Will Schube’s favorite keyboard preset is “alien burps.”
Terry Allen– Lubbock (on everything)
Terry Allen released Juarez in 1975 and Lubbock (on everything) in 1979. They went relatively unnoticed upon release, but have eventually garnered cult status. Noise Pollution MVP heroes Paradise of Bachelors re-released both records this year, and Lubbock just came out (again) this past Friday. It’s the stronger of the two records, an album that indulges in more maximal flourishes than its predecessor. Think Townes Van Zandt with less death and more saloon piano. It’s great for a drunken evening or a hungover morning after a drunken evening. If it passes these two tests it’s probably great. It is.
“The Collector (and the Art Mob)” is Randy Newman on an angry acid trip, and “New Delhi Freight Train” is Guy Clark’s “Texas, 1947” from the perspective of an adult, not a six year old kid waiting to get his nickel smushed onto the track. (That song is great, though. RIP, Guy.) Lubbock is the rare 21 song album not the least bit indulgent. Even the cocktail lounge song with pre-set keyboard claves (“Cocktails for Free”) goes hard. If that’s not a sign of greatness I don’t know what is.
Michael Chapman– “That Time of Night”
In perhaps the greatest “student becomes master” moment I’ve witnessed, Steve Gunn is helming the new Michael Chapman record. For the uninitiated: Steve Gunn is a sensational singer and guitar player, part of a new-school Americana pioneered in the ’70s by folks like Michael Chapman, John Fahey, and (later, in the early 2000s) by Jack Rose. Gunn has managed to infiltrate the oft-unforgiving indie music scene with his sincere devotion to a pastoral pedestal for the American land. He’s signed to Matador and made a record about climate change and beauty and destruction. It’s nearly perfect.
Gunn signed to Matador after releasing the aforementioned Way Out Weather on Paradise of Bachelors (I told you they were Noise Pollution MVPs), where Chapman will be releasing 50 just after the new year. The album’s first single, “That Time of Night,” is fantastic. To say it’s way better music than any seventy-six year old should be expected to make is unfair to Chapman, because this track exceeds any sort of qualifier. It’s gorgeous folk rock, anthemic with steel pedal guitar and mumbled, grumbled lyrics—not too dissimilar from Nick Cave’s delivery. It will be interesting to see if Chapman can keep the songwriting at this level over the course of an album, but to expect anything less from this 76 year-old would be unfair, it turns out.
I don’t know a lot about this band, but they sound like what I imagine Alabama Shakes sounds like if we all had unlimited time to care about bands like Alabama Shakes. Priests, led by Katie Alice Greer on vocals, are from DC and their debut LP Nothing Feels Natural is out on January 27th. “JJ” features a ferocious vocal performance from Greer, full of melodic hollerings and other made up musical words. The track is a brief three minutes—punk, I believe the kids call it—but “JJ” packs a plethora of ideas into a short span. And with that last use of plethora, I’ve finally made use of my college degree. Later, blogging.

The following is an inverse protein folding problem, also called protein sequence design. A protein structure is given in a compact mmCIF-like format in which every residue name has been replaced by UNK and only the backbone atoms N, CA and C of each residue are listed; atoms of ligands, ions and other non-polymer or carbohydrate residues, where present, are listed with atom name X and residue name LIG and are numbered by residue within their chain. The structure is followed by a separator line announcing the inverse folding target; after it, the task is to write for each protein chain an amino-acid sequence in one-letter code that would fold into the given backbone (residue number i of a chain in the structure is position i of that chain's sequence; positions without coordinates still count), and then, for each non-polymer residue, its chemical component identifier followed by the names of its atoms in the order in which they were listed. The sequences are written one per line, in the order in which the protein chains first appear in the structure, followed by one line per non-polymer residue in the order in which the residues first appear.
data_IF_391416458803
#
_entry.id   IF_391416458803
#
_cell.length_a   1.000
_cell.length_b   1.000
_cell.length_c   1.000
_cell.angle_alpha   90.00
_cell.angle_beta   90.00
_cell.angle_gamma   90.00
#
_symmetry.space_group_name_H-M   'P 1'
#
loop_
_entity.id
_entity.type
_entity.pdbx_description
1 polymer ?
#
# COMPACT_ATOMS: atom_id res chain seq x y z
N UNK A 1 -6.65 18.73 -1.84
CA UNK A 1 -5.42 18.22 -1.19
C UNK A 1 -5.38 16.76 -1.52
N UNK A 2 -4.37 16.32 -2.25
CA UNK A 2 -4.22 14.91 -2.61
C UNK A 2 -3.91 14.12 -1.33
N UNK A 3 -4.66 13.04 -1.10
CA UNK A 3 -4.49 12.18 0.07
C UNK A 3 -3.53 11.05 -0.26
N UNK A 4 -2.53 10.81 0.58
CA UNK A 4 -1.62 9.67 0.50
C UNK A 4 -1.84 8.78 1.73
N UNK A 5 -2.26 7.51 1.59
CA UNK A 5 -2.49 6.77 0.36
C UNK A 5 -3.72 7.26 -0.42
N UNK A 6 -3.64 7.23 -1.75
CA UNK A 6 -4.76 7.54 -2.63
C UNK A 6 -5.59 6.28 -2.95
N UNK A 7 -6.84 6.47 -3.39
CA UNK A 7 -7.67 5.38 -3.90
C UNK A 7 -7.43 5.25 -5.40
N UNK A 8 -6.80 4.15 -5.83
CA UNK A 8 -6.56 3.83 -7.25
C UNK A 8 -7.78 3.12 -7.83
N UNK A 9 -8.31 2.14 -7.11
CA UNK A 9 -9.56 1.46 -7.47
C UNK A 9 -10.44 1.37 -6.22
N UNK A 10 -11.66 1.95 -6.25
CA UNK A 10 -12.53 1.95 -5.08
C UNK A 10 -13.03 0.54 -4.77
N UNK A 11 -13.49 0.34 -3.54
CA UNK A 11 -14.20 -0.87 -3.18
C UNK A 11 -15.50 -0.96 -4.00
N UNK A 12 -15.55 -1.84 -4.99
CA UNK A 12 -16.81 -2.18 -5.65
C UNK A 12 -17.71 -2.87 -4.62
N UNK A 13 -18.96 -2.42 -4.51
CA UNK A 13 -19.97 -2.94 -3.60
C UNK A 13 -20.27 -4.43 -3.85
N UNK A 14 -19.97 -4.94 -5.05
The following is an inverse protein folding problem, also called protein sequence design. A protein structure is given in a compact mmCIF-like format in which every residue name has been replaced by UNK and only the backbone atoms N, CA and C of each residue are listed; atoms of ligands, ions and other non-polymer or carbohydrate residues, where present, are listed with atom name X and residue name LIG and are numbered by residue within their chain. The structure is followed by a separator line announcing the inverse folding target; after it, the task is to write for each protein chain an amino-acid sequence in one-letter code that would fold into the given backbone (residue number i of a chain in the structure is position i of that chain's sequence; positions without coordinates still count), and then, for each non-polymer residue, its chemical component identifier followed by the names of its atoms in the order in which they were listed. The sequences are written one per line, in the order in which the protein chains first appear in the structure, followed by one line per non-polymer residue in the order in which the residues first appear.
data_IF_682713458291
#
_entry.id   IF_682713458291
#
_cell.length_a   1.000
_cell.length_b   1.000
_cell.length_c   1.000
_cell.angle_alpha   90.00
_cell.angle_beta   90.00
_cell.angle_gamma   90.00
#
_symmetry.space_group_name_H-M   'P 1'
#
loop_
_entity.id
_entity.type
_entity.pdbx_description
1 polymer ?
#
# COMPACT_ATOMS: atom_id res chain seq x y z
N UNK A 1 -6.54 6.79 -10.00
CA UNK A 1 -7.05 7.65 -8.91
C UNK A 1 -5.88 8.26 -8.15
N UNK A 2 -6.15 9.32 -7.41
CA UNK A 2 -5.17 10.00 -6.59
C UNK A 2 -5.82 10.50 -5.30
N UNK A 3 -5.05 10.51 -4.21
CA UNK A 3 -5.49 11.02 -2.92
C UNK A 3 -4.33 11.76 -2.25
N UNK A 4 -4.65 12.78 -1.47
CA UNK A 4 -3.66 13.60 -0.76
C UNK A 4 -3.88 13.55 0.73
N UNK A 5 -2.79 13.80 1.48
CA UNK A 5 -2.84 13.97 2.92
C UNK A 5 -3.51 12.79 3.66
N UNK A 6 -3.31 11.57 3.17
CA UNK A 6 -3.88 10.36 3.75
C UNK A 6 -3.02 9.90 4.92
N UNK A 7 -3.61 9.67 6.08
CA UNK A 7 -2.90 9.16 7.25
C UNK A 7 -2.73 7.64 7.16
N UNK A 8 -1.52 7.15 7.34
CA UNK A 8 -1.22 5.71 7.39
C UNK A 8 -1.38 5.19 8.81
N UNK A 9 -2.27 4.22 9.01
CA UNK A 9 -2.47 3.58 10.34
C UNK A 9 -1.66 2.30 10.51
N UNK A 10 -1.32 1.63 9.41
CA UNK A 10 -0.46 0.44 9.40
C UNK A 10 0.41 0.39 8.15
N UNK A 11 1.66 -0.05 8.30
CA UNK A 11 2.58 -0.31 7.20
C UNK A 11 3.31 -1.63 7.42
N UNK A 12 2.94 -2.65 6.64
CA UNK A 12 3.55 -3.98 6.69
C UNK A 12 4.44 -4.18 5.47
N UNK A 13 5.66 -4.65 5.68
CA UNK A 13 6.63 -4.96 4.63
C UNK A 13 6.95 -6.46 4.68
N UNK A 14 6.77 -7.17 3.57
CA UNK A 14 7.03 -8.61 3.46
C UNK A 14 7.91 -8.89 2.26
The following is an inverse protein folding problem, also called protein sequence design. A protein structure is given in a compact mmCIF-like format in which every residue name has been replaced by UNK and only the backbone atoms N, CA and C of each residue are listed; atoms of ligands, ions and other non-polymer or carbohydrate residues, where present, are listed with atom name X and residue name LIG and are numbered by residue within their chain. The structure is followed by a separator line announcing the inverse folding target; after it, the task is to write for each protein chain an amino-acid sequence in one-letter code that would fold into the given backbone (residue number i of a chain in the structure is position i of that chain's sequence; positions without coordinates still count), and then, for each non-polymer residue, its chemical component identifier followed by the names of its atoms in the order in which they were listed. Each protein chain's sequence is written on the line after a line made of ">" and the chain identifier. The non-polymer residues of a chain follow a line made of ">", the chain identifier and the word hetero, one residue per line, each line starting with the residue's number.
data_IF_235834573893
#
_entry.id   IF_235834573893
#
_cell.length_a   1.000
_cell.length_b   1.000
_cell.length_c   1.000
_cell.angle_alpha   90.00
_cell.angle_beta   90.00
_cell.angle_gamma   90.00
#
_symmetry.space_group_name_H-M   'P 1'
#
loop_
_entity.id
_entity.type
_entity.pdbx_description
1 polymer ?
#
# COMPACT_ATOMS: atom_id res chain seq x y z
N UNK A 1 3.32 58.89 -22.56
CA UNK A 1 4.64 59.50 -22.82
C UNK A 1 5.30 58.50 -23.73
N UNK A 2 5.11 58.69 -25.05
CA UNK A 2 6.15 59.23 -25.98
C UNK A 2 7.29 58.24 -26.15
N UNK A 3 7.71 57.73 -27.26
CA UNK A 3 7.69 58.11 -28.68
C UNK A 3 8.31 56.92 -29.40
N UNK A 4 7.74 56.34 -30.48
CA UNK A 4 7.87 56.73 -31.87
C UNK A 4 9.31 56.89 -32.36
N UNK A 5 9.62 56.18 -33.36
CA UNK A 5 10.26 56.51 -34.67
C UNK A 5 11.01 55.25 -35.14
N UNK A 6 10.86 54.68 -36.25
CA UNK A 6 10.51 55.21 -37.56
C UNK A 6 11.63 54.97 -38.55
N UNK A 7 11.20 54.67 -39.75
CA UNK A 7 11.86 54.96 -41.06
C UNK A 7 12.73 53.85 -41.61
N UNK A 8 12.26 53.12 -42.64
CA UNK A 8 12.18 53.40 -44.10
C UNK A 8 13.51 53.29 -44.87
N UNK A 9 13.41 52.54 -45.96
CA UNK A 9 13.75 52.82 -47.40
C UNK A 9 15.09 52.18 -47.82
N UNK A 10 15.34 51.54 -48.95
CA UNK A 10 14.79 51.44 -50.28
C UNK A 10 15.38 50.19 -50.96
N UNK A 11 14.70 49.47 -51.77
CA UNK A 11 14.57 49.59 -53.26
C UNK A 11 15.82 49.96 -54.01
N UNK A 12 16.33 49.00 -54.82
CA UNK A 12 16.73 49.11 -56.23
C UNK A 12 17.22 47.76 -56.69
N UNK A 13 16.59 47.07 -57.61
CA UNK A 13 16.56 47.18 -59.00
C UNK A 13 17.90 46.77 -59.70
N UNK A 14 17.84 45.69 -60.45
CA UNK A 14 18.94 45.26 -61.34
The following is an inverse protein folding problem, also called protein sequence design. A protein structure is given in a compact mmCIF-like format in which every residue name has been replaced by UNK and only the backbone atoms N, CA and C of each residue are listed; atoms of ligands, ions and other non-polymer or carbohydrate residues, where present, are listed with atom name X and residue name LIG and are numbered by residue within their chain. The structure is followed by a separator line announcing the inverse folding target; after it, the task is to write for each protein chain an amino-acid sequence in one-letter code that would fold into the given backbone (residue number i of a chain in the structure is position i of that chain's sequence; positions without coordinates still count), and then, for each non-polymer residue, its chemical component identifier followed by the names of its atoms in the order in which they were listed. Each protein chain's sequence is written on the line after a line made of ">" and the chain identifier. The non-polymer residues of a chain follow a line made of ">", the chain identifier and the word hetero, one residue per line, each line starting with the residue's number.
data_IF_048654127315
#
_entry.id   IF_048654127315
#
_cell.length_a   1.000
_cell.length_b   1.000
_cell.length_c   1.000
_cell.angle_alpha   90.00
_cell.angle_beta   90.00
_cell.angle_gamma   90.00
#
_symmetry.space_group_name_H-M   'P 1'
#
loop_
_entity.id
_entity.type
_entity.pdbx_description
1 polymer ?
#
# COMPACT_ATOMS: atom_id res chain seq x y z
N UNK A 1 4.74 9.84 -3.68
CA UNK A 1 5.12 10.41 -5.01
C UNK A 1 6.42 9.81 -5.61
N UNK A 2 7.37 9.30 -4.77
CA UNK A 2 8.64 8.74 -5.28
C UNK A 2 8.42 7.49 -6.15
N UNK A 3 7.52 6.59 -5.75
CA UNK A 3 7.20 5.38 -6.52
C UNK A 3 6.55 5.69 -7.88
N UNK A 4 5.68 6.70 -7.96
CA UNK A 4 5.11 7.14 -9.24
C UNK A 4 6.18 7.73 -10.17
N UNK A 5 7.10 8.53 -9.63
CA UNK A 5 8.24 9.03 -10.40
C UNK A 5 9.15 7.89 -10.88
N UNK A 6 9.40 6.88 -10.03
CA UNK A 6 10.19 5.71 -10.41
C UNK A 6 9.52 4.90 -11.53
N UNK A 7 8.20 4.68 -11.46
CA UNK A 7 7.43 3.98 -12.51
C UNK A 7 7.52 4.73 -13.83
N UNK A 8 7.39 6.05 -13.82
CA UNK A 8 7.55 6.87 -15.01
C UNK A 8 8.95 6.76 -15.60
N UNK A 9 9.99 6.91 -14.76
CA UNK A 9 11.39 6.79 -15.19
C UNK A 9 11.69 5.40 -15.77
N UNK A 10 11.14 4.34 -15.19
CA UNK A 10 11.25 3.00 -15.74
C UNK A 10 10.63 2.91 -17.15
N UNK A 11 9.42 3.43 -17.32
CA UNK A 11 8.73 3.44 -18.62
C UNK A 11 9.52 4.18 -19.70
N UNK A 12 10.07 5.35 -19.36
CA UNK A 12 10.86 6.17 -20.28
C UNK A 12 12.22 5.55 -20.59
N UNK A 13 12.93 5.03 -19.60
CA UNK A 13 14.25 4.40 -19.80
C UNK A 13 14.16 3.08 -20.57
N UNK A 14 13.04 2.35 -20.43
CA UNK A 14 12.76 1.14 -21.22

Hiss Golden Messenger– Heart Like a Levee
Hiss Golden Messenger’s Lateness of Dancers was one of the best records of 2014, and one of my favorite rock records in quite some time. MC Taylor married southern romanticism with the cold punch to the throat punch that is being alive now. It’s an album that occupies the now and the eternal. It’s really, really beautiful.
His newest record, Heart Like a Levee (out now on Merge Records) is somehow even better. It’s more immediately catchy, more instantly heartbreaking. Opener “Biloxi” sounds like “Young Americans” as interpreted by Willie Nelson, and you will never drink a late night porch beer the same way again. “Heart Like a Levee” is all about Taylor leaving his family for an extended period to help provide for that family, and its relatability—without you know, me having ever been on tour with a band to provide for the wife and children I don’t have—speaks to his lyrical preciseness. Perhaps it’s best to take Taylor’s advice. On “Cracked Windshield,” he sings, “If you feel a storm coming, you better shut your mouth.” Heart Like a Levee is the storm. Shut up and listen.
Harvey Mandel– “Snake Pit”
Harvey Mandel played with Canned Heat and the Rolling Stones. He is unimpeachable. He’s making solo music these days, this time with a bunch of folks from Ryley Walker’s band. “Snake Pit” is the first cut off the record and it’s five and a half minutes of guitar solos over funk drums and bass. This isn’t game changing, but it’s brain melting. And that’s more than enough for me.